Monday, May 27, 2013
My wife and I. We help. We volunteer. We helped a bunch of people do a job today that needed to be done. Not for any grand or glorious purpose. Not because the fate of the world, or our nation, or even our town hung in the balance. Just because some people we hold dear needed a hand.
As you might know from reading my irregularly-posted nonsense, my kids belong to a theater troupe. It’s not just any troupe. It’s not a star factory where the talented ones are pushed forward while the average kid is relegated to carrying as spear. It’s the kind of troupe where the shy kid gets a few lines just to give them an excuse to speak in public. Where the little one gets a key line or action to perform, so they and their parents can burst with pride at the end of the show. It’s the kind of troupe where every kid is welcomed, and made to be part of the family. The kind of group that is a non profit, where they rely on parent volunteers to help pull stuff together and make things happen for the kids.
Today was moving day.
For the last year, the troupe was utilizing a theater space that was, for many, a dream come true. Big dressing rooms, big stage… it was a real, bona-fide theater and the kids loved it.
But, like so much in life, time has a way of sneaking up on you and yelling “time’s up!” in your ear. We all knew it was coming, but when the curtain closed on the last performance, it was still kind of sad, still kind of wistful, still a bit melancholy.
And not just because we knew that all that stuff that had accumulated over the course of a year had to be moved.
But, it did.
Background flats, buckets of props and an endless parade of bins full of hats and shoes and tutus and canes shaped like flamingos. A caravan of mini vans and pick-ups traveling from the theater to the rehearsal space. A few achy muscles and a huge bunch of smiles, high fives and well wishes… and the job was done.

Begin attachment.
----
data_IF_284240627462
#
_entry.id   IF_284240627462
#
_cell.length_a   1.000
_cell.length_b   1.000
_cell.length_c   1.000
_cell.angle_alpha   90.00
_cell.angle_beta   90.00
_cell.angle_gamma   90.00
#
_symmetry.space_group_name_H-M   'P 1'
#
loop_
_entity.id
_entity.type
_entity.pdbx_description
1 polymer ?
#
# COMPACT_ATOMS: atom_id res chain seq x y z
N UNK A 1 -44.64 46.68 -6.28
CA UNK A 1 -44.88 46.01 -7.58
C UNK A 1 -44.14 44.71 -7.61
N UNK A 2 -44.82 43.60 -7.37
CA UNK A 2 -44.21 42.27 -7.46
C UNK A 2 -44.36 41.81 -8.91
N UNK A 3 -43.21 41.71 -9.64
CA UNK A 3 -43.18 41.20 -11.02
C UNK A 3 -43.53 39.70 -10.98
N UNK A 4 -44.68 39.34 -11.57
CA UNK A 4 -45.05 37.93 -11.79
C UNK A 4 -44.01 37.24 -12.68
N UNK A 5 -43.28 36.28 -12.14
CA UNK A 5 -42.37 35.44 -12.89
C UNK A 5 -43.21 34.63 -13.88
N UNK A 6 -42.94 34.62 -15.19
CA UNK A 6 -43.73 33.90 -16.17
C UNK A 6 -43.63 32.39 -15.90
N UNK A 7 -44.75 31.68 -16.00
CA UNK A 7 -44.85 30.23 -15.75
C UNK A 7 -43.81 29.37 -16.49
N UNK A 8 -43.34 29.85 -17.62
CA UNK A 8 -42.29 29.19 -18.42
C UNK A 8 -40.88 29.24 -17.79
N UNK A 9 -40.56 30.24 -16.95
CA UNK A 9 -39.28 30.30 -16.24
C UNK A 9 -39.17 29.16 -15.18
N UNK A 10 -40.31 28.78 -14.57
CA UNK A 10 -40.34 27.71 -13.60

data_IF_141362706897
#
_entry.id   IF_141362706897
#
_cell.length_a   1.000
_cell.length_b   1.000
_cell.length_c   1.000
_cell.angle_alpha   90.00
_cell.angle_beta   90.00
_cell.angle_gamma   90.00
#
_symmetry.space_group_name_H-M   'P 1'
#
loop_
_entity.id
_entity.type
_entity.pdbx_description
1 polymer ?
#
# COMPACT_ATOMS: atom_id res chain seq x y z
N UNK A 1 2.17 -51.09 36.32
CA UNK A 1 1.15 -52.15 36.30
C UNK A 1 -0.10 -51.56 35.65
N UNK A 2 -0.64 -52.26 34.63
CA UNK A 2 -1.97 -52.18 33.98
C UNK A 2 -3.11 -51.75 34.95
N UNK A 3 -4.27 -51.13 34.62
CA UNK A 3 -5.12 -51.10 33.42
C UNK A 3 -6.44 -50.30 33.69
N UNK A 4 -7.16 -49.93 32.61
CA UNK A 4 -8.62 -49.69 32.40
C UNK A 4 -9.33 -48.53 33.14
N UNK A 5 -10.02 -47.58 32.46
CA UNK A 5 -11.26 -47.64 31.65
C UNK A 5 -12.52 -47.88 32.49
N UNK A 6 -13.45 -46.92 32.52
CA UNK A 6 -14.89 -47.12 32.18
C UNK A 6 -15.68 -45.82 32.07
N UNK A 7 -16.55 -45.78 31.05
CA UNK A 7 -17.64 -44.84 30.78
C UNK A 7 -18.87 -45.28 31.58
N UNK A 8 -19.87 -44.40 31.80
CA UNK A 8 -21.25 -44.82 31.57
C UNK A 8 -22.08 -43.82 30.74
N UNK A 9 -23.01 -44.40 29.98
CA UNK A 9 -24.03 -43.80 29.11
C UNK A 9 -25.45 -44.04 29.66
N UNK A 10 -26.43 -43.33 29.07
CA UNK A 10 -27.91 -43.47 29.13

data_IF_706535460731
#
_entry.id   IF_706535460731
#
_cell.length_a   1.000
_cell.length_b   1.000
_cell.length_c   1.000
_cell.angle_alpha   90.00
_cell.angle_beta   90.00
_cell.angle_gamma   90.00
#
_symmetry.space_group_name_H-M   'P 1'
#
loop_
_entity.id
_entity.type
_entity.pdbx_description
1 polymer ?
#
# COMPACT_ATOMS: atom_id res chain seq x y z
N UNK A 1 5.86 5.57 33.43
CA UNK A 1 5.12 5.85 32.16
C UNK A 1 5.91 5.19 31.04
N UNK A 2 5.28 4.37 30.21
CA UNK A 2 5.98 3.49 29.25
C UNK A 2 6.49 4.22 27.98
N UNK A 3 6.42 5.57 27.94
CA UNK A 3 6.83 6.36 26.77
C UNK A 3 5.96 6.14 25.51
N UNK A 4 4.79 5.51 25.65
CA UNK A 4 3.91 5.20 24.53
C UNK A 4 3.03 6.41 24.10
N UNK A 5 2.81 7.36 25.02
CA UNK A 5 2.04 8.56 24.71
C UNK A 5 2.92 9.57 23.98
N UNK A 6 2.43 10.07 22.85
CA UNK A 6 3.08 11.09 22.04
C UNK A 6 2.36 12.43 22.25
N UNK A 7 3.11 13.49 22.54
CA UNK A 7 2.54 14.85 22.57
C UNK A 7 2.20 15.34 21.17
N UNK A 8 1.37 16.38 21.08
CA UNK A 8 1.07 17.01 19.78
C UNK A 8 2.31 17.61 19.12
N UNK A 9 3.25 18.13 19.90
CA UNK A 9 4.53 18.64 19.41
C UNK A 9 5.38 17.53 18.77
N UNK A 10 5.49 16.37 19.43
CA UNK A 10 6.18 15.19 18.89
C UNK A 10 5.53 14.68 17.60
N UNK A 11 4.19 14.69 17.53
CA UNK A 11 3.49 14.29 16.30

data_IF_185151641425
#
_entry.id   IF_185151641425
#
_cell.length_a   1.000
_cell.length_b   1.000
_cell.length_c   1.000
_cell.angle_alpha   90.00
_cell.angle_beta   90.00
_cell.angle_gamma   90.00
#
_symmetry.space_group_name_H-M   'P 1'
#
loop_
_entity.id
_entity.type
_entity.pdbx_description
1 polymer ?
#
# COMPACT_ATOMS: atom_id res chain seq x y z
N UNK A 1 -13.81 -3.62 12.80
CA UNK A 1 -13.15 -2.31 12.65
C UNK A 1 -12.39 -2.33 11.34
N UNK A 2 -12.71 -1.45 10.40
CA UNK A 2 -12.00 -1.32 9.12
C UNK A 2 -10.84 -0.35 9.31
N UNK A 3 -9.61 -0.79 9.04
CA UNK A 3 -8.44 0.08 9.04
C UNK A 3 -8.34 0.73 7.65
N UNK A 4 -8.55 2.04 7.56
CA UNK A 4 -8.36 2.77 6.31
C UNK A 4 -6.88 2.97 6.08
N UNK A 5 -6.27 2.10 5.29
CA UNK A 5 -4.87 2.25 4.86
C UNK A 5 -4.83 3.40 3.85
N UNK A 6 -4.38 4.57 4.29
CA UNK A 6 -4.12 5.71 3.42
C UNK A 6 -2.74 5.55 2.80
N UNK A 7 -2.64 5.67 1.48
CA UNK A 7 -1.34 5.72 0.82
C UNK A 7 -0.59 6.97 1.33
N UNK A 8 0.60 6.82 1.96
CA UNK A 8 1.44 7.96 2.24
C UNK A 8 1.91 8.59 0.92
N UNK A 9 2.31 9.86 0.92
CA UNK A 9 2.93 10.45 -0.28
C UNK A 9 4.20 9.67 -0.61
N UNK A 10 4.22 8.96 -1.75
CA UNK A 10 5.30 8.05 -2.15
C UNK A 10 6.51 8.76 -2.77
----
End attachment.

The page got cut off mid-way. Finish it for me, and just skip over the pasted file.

I remembered the past today. I remembered my uncles who fought, and those who died, so that we can continue to rule ourselves here in the U.S.A. I remember why we have the day off and why it’s so much more than National Barbeque Day. But, I chose to skip the parade, the trip to the museum or the cemetery. I chose to look forward instead of back. My wife and I chose to help some folks who continue to look forward, spending their time helping kids become better adults. And, we weren't alone.
I saw some people today. People packing bins, lifting boxes and moving stuff. I wasn’t surprised to see any of them, because when you volunteer, you tend to see the same faces over and over. The faces of the people who stand up, give of themselves and pitch in. They are the class moms, the little league coaches, the den mothers and all the others who give their time and talents to make the world a bit better for our kids.
Does their involvement mean their kid gets a bigger part in the next show? No. Not at all. It doesn’t work that way. If it did, there would be a lot more people volunteering. No, their involvement makes it better for all of the kids. Even kids they don’t know. The greater good, and all of that.
Today was a day for looking forward. Today was a day where I got to spend some time doing a good thing with some great people. Today, I didn't make the world a safer place, but maybe, along with my wife and a handful of good souls, we made the little bubble we inhabit a better place for our kids.
I’ll put that up against a parade any day.